Specific Aim 1: Labeling of Diabetes All participants were asked, “What do you call your illness?” With dramatic consistency, all the participants used the general Vietnamese terms tieu duong (urine sugar) and benh tieu duong (disease of urine sugar) to label diabetes. Because participants labeled diabetes as a disease with sugar in the urine, they expected the diagnosed to be based on the presence of sugar in the urine. The participants equated that if these symptoms do not emerge then there is no diabetes present, as one participant described, “Some Vietnamese people told me that if ants don’t crawl around their urine, they don’t have diabetes.” Such perception may influences their diabetes self-management behavior or adherence lessened if their symptom identification was a signal for them to implement self-care behaviors. The participants perceived their condition is less severe if sugar was not found in their urine, and it may imply that the biomedical approach to management may be considered unnecessary if no sugar is present in the urine, creating a faulty appraisal of the diabetes status and the possibility of selecting less optimal management strategies. Data indicated that the study participants used symptomatology to label diabetes; they focused on the treatment and relief of their symptoms rather than being concerned with the serious complications of hypoglycemia and hyperglycemia. These findings may be problematic for the individuals who are guided by their sensory experiences of diabetes management.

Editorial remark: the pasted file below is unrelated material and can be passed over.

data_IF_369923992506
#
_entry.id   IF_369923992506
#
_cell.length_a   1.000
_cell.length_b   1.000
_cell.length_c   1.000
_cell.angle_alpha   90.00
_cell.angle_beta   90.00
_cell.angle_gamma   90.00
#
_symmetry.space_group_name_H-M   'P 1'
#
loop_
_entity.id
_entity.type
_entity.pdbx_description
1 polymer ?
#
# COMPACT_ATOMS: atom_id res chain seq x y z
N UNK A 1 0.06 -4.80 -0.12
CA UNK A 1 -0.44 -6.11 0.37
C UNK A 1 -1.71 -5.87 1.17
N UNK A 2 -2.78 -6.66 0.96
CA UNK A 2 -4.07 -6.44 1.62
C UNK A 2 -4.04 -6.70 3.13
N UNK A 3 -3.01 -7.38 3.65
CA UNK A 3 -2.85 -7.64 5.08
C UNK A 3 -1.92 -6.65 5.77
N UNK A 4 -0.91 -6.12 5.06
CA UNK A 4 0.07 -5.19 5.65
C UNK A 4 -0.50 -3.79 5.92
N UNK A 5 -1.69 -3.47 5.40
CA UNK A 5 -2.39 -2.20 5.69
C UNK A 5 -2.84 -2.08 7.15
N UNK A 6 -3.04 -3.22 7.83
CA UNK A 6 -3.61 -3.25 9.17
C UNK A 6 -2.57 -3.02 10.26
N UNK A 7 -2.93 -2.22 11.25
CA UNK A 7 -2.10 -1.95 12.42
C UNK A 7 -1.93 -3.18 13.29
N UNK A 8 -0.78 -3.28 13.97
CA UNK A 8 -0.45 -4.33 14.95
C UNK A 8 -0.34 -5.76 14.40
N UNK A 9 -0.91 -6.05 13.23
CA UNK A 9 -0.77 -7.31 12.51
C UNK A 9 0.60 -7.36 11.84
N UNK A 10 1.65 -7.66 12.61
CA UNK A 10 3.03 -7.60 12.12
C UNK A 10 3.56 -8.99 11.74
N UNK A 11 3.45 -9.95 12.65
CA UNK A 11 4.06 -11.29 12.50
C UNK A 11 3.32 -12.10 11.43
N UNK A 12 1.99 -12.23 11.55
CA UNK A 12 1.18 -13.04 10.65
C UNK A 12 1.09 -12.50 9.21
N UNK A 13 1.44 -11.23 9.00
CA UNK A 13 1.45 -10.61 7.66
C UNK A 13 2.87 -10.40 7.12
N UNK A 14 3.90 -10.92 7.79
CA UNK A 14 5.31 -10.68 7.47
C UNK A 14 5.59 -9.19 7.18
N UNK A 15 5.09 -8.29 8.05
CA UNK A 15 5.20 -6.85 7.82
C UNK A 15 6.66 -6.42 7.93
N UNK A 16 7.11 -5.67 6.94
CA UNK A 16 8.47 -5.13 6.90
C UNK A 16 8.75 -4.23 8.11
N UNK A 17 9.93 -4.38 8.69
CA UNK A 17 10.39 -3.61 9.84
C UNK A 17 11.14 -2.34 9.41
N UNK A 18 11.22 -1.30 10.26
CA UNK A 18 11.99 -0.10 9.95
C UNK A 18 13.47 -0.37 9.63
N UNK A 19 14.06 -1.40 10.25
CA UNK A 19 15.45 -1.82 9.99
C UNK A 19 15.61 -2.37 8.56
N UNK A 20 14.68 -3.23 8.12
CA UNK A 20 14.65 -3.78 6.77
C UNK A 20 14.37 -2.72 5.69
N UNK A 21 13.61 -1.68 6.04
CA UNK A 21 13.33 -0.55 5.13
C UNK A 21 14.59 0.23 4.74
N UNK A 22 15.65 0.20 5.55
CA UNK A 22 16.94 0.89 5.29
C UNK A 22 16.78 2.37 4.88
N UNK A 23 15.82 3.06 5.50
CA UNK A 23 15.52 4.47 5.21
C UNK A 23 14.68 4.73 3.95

Specific Aim 2: Perceived Causal Mechanism The majority of the participants attributed diet, eating too much white rice, as the cause of diabetes. Most of them expressed that they preferred rice, vermicelli, or noodle soup as a main dish. The following exemplar described the preference of rice and as being the causal mechanism: Vietnamese people eat a lot of rice. We eat that three meals a day, three bowls each meal. Eating too much rice is not good. Every time I eat a lot of rice, I test my blood sugar and it is always high.